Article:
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There is uncertainty over the legal status of digital currencies in India. An unofficial estimate mentions that Indian investors holding around $1.5 billion (Rs 10,000 crore) in digital currencies. The inter-ministerial committee (IMC) suggested a ban on private digital currencies, but it favors RBI-backed National Digital Currency or central bank digital currency (CBDC).
The draft Cryptocurrency and Regulation of Official Digital Currency Bill, 2021 aims to prohibit all private cryptocurrencies. The Bill also aims to lay down the regulatory framework for the launch of an “official digital currency”.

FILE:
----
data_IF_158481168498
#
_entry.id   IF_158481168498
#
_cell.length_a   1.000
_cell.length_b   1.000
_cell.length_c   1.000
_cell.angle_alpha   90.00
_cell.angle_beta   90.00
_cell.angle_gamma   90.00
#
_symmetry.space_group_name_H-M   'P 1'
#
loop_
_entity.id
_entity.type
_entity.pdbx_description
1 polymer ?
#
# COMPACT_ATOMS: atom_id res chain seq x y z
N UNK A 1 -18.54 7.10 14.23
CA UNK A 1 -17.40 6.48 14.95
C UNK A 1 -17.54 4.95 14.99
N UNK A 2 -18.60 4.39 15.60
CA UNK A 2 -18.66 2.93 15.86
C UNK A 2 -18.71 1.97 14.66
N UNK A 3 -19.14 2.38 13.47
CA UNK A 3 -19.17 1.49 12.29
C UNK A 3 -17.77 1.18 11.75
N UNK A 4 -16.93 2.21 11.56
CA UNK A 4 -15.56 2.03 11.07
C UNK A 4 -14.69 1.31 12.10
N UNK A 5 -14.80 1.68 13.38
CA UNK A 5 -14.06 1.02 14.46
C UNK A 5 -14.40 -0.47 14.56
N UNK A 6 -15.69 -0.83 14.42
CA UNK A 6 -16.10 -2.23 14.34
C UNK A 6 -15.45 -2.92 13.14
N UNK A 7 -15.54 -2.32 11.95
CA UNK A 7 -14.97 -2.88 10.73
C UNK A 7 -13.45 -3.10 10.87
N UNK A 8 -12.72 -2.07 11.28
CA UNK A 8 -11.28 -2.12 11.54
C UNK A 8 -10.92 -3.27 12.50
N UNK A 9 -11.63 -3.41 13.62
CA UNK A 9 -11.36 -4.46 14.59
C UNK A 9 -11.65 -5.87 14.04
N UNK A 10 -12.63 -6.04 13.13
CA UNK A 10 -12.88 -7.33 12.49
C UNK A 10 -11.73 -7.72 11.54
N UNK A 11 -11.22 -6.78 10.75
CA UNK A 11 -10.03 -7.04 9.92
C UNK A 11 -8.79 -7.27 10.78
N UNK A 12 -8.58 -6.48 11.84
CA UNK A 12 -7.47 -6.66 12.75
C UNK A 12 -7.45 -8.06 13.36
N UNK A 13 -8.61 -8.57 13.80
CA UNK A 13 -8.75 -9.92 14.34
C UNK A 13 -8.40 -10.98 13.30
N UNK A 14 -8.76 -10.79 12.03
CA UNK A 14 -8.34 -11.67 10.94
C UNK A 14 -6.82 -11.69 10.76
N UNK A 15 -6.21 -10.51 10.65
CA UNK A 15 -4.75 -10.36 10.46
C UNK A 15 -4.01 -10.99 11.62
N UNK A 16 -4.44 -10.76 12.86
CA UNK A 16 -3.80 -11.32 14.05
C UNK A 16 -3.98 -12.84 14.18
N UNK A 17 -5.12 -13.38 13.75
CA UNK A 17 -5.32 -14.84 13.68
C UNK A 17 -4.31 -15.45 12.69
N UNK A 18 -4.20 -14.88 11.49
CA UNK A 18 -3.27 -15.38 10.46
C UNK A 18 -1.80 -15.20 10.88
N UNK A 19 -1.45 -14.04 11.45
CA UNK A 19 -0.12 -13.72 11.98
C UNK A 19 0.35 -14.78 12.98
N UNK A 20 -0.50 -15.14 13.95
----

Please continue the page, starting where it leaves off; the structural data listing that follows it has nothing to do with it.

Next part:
What is the CBDC or National Digital currency?
A Central Bank Digital Currency (CBDC), or national digital currency, is simply the digital form of a country’s fiat currency. Instead of printing paper currency or minting coins, the central bank issues electronic tokens. This token value is backed by the full faith and credit of the government.
T. Rabi Shankar, a deputy governor of the RBI, defined a CBDC as – “a legal tender issued by a central bank in a digital form, which is the same as fiat currency and is exchangeable one-to-one with the fiat currency”.
The Bank of England defines CBDC as – “an electronic form of central bank money that could be used by households and businesses to make payments and store value”.
CBDC would need an entirely new centralized payment system. This system would be linked to electronic wallets that reside on prepaid cards, smartphones, or other electronic devices.